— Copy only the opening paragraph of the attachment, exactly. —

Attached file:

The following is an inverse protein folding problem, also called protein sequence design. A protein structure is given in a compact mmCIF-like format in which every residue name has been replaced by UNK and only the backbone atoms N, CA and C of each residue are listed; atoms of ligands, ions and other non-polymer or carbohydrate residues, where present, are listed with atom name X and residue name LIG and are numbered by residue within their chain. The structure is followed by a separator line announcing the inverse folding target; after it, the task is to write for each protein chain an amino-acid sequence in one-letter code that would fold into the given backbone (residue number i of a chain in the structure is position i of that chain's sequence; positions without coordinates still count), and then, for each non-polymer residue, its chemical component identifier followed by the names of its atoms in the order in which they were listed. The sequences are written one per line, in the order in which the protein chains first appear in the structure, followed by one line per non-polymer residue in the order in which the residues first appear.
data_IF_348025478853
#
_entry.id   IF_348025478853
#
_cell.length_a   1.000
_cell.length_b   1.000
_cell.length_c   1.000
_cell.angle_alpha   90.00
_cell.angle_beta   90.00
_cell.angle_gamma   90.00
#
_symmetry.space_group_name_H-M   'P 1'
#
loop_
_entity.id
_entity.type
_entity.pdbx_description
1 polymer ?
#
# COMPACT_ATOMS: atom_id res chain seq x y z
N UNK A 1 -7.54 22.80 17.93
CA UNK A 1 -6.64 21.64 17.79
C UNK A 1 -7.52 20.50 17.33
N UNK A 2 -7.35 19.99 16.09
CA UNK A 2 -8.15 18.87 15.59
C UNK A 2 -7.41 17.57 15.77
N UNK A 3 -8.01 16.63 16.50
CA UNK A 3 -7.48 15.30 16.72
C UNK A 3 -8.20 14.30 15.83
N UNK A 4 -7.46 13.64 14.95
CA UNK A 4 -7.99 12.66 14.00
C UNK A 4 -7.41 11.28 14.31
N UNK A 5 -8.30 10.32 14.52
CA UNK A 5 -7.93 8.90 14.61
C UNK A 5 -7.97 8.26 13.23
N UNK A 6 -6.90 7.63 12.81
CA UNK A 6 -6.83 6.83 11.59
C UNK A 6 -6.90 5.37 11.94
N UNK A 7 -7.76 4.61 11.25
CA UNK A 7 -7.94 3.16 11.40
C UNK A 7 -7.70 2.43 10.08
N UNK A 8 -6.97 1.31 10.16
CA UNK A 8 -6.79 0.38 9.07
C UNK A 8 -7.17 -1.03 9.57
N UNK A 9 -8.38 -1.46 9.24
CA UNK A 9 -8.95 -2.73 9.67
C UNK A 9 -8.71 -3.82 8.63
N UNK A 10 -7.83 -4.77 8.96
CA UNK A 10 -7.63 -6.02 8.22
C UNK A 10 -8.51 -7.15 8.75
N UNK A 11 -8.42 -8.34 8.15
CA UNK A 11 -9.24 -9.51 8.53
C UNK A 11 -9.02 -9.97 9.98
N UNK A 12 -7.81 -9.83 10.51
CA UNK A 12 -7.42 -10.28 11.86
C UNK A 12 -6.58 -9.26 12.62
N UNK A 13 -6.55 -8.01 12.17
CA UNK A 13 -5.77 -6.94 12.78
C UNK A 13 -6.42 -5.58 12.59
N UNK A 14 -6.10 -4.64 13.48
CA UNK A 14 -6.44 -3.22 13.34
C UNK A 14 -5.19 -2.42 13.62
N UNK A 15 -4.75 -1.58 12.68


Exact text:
The following is an inverse protein folding problem, also called protein sequence design. A protein structure is given in a compact mmCIF-like format in which every residue name has been replaced by UNK and only the backbone atoms N, CA and C of each residue are listed; atoms of ligands, ions and other non-polymer or carbohydrate residues, where present, are listed with atom name X and residue name LIG and are numbered by residue within their chain. The structure is followed by a separator line announcing the inverse folding target; after it, the task is to write for each protein chain an amino-acid sequence in one-letter code that would fold into the given backbone (residue number i of a chain in the structure is position i of that chain's sequence; positions without coordinates still count), and then, for each non-polymer residue, its chemical component identifier followed by the names of its atoms in the order in which they were listed. The sequences are written one per line, in the order in which the protein chains first appear in the structure, followed by one line per non-polymer residue in the order in which the residues first appear.